Give Her a Period Shower

Her siblings and I decided to throw her a surprise ‘Period Shower’. We are expecting Caly’s first menstrual cycle anytime. Cara didn’t have a period shower before she had hers, but she and I and Chace had a series of puberty lessons for both genders. Just like I did for Cara, I also approached a few select people to help, guide, and provide moral support for Caly when the time comes. I know it’s funny to some, and I probably embarrassed the guys I approached, but I’ve long believed it’s necessary to open a conversation about menarche and menstruation and push all genders to get educated on the topic.

I’m fortunate that Caly’s junior high school male pastor has done a discussion about the topic before. I don’t know how extensive the discussion was with his wife who also happens to be his partner in the junior high ministry and the camp volunteers, but I do feel a sense of relief and confidence knowing that I have an informed and a loving support system for Caly. You should read our text exchange! Lol!

Menstruation has always been a taboo subject even in the western world. It’s unfortunate that we are teaching our girls to be secretly discreet about their period and to hide their menstrual discomfort. When we do this, girls are less likely to report their symptoms and are even less likely to seek medical intervention. They are likely to suffer in silence than take advantage of available resources and remedies.

Period Pain: Why do so many women suffer from menstrual cramps in silence?

A Bias Against Women in the Treatment of Pain

Tackling the Taboo of Menstruation

Discussing menstruation openly shouldn’t be a taboo thing. Especially so, if we believed that women’s healthcare is a basic human right. In fact, I will strongly argue that this isn’t just a woman’s issue, but a universal conversation. If all of us are able to understand the conditions that afflict a female body, then maybe our outlook and our conversational demeanor on healthcare and gender parity will change from polarizing identity politics to a multiparty and diversely participative policy-making process that’s rich in compassion, equality, and justice that doesn’t discriminate. Maybe, we’ll stop stigmatizing women and insulting their being with comments like, “It’s that time of the month for her,” or “She’s PMS’ng,” in reference to certain moods. Which by the way, when a man exhibits a mood swing, he’s less likely seen in a bad or weak light.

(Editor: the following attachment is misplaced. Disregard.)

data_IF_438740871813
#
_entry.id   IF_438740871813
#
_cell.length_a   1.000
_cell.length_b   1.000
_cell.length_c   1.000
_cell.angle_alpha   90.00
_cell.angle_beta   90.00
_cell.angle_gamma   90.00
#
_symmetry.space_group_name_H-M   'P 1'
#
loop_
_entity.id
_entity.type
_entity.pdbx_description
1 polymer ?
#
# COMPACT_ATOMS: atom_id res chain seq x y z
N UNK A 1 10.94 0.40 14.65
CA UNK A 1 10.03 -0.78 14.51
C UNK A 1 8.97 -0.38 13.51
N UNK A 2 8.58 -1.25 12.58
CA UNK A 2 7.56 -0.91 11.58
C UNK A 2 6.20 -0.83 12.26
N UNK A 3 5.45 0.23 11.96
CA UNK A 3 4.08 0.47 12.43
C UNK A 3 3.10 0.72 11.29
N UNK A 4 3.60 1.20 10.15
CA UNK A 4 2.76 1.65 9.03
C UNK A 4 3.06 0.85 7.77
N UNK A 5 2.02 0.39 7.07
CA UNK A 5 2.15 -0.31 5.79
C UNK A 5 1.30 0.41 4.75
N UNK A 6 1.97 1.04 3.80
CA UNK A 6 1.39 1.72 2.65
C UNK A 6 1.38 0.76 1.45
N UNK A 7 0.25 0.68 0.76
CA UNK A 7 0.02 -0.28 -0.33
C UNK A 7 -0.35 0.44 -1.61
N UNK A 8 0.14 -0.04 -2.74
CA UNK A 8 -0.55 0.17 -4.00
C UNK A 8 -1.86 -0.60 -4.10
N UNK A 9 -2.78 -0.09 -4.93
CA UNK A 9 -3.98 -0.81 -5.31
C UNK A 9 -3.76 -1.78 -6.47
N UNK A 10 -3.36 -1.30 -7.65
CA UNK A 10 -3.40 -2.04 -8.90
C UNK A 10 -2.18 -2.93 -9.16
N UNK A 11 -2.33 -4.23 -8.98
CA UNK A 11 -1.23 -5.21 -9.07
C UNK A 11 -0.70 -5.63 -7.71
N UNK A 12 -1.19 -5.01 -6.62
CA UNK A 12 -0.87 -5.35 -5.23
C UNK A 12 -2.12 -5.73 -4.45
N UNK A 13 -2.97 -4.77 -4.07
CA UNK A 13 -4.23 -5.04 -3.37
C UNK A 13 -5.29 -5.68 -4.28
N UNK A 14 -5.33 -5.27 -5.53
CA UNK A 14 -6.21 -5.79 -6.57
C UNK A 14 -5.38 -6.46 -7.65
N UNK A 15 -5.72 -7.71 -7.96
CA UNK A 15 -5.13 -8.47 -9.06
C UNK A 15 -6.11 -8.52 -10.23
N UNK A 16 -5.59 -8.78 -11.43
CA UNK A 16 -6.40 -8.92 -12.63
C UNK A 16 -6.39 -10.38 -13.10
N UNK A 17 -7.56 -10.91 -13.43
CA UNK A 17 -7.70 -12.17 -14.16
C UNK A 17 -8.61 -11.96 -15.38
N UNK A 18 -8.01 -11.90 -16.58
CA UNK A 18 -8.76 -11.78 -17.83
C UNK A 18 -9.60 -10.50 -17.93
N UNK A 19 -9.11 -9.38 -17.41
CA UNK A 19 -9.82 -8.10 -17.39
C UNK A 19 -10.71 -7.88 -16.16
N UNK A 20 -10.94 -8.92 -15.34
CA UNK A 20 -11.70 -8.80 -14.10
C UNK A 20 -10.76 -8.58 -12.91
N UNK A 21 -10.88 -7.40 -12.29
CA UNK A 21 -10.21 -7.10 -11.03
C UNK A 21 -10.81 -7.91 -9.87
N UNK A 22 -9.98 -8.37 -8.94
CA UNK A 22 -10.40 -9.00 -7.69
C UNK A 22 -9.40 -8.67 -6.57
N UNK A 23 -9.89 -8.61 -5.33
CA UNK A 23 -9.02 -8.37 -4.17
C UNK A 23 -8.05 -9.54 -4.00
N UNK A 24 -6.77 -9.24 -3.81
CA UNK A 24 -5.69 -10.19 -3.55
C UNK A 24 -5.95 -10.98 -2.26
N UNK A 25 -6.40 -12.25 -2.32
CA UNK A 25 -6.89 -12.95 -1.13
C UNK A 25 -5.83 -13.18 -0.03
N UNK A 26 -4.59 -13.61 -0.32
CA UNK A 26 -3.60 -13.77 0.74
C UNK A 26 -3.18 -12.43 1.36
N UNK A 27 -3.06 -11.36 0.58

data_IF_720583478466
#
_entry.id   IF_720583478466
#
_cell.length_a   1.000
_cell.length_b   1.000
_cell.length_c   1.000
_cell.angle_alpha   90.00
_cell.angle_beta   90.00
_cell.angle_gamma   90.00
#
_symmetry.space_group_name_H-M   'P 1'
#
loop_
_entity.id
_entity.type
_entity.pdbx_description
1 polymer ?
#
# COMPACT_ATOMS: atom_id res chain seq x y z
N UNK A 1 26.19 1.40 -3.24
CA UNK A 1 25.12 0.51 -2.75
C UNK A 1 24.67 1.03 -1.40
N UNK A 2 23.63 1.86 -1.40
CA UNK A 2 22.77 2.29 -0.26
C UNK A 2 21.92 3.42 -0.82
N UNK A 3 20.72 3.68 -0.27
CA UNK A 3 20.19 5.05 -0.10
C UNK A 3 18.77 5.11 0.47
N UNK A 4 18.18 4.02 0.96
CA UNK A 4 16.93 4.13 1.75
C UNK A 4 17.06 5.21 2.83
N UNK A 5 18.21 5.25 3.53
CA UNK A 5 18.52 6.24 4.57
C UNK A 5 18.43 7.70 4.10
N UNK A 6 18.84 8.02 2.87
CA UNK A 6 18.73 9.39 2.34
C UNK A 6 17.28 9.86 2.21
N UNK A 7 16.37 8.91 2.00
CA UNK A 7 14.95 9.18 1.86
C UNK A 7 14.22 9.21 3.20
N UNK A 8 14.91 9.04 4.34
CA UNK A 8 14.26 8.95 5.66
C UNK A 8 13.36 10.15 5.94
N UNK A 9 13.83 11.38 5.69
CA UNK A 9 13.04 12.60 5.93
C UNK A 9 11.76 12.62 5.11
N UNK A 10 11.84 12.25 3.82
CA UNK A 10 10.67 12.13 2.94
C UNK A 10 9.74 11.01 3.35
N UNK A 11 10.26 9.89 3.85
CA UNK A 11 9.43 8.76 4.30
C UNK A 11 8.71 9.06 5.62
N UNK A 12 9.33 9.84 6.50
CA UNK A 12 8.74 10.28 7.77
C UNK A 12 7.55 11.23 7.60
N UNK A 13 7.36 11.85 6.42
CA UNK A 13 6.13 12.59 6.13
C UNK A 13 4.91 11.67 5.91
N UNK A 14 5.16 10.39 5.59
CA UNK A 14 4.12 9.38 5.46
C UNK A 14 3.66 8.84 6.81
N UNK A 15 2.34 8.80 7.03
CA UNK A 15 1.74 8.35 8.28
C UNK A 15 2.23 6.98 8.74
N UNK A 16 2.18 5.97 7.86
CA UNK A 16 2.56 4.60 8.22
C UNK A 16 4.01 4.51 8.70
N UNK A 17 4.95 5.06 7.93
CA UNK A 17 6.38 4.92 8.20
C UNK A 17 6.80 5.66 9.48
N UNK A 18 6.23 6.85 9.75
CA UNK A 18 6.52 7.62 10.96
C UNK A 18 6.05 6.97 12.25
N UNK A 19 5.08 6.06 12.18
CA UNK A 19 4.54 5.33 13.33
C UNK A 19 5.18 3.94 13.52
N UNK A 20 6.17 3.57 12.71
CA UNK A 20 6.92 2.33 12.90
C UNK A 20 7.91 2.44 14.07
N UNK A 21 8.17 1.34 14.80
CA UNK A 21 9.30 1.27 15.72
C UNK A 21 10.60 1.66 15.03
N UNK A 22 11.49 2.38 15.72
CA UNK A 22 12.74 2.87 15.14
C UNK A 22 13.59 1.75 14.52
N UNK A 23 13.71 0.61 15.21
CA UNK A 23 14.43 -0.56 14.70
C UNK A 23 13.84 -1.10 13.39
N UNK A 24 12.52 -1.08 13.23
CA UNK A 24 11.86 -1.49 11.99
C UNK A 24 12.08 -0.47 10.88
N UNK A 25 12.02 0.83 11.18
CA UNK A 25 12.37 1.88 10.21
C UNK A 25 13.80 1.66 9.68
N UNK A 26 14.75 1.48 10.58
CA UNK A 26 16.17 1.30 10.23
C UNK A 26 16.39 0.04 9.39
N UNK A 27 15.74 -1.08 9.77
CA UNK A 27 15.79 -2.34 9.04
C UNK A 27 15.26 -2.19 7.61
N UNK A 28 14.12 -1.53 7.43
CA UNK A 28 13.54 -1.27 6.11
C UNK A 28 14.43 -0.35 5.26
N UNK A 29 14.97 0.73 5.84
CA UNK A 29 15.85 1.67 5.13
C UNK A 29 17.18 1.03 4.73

Period-shaming and Menstrual Stigmas

Nearly half of women have experienced ‘period shaming’

If we are to raise boys and girls who value humanity and equal respect, we have to rethink our positions on what should comprise a taboo subject. It’s not healthy that women are embarrassed about having periods or talking about menses. It’s an abomination that nearly half of the female group have been period-shamed. And if we are to raise girls who value their overall wellness, women who are confident and strong, we have to have a comfortable conversation about a health topic that affects them.

Here’s the thing, there is so much about menstruation that all genders and most women aren’t aware of. Let’s not encourage our girls and the women to stay silent about periods. Menstruation is not a hygiene matter. It’s a health and a medical matter.

Overview of Menstrual Disorders

Menstruation in Girls and Adolescents: Using the Menstrual Cycle as a Vital Sign

Premenstrual Syndrome

Premenstrual Dysphoric Disorder (PMDD)

Menstrual Headaches


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